EU lowers duties on China screws after WTO complaint

BRUSSELS, Oct 10 (Reuters) - The European Union said onWednesday it had reduced the duties imposed on screws and boltsfrom China after the World Trade Organisation found flaws in theway they were initially calculated.

The EU imposed tariffs in 2009 ranging from 26.5 percent to85 percent, affecting up to 200 Chinese companies sellingcomponents widely used for cars, white goods and machinery inthe EU. The imports were worth some 575 million euros ($742million) in 2007.

But the WTO found in 2011 that, among other failings, the EUhad been wrong to impose the duties countrywide and it also tookinto account that domestic producers the EU had consideredaffected only made up 27 percent of EU output.

This was deemed a victory for China -- the main target ofanti-dumping measures, or duties on imports judged to be soldfor less than they cost at home.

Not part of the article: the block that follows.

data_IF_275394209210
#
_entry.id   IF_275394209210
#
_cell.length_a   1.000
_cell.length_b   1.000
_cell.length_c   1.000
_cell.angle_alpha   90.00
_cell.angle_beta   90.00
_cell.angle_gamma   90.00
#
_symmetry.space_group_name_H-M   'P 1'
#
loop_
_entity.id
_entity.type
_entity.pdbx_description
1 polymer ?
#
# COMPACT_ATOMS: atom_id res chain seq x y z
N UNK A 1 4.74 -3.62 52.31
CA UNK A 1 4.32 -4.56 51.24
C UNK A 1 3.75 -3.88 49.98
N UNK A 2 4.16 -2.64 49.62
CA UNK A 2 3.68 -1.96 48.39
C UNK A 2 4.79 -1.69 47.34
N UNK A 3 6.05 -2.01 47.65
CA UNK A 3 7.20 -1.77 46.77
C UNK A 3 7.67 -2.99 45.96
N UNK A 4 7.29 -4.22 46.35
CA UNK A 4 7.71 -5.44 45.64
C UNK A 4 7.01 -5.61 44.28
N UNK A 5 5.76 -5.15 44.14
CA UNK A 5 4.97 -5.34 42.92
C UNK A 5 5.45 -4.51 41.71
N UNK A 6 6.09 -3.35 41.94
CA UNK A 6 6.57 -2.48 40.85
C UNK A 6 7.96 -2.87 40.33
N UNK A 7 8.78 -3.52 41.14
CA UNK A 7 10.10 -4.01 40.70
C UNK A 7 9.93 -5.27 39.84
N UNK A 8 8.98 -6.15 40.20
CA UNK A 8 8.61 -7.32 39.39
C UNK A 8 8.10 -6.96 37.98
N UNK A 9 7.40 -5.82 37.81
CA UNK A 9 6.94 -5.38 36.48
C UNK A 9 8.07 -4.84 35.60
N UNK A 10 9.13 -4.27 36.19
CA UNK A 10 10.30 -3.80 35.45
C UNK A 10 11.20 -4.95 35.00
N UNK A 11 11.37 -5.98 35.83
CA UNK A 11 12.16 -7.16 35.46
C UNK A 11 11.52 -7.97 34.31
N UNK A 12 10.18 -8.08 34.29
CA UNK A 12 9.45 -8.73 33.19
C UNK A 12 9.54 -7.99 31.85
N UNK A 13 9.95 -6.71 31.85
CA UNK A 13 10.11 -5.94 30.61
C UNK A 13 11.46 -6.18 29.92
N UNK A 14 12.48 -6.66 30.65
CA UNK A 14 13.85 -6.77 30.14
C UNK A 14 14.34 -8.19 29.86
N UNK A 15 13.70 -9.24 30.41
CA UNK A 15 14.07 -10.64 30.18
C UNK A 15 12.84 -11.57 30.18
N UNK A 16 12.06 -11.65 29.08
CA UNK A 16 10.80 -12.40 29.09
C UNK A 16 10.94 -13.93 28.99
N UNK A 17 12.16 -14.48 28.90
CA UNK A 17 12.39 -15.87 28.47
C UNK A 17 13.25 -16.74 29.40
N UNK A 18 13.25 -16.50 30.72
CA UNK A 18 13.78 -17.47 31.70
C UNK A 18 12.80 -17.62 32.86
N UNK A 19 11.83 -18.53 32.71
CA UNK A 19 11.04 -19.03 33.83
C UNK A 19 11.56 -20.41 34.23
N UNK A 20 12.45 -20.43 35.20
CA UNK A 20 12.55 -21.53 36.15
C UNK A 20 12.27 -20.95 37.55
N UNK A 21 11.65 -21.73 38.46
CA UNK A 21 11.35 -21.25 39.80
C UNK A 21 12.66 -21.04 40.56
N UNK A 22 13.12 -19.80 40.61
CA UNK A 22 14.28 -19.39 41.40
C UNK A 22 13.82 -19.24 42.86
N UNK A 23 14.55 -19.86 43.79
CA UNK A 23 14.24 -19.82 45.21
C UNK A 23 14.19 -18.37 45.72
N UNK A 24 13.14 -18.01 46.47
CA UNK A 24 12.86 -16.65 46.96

China is a subject in 21 of the European Commission's 41ongoing investigations into subsidies and dumping.

Trade experts said the WTO ruling meant anti-dumping dutiesneeded to be set for individual companies, not countrywide forChina and other WTO members such as Vietnam and Cuba, consideredby the EU to lack free market economies.

The EU said on Wednesday in its official journal that it hadgiven Chinese exporters the chance to be treated on anindividual basis, bu t said it had updated its reference pricefor iron and steel fasteners, based on information from Indianproducers.

Accordingly it cut the anti-dumping duties to between 22.9and 74.1 percent, with three producers facing no duties.

The latter are the Chinese units of European companies --Italy's Agrati, Sweden's Bulten and Celo of Spain.

($1=0.7754 euros)

(Reporting By Philip Blenkinsop. Editing by Jane Merriman)

((philip.blenkinsop@thomsonreuters.com)(+32 2 287 6838)(ReutersMessaging: philip.blenkinsop.thomsonreuters.com@reuters.net))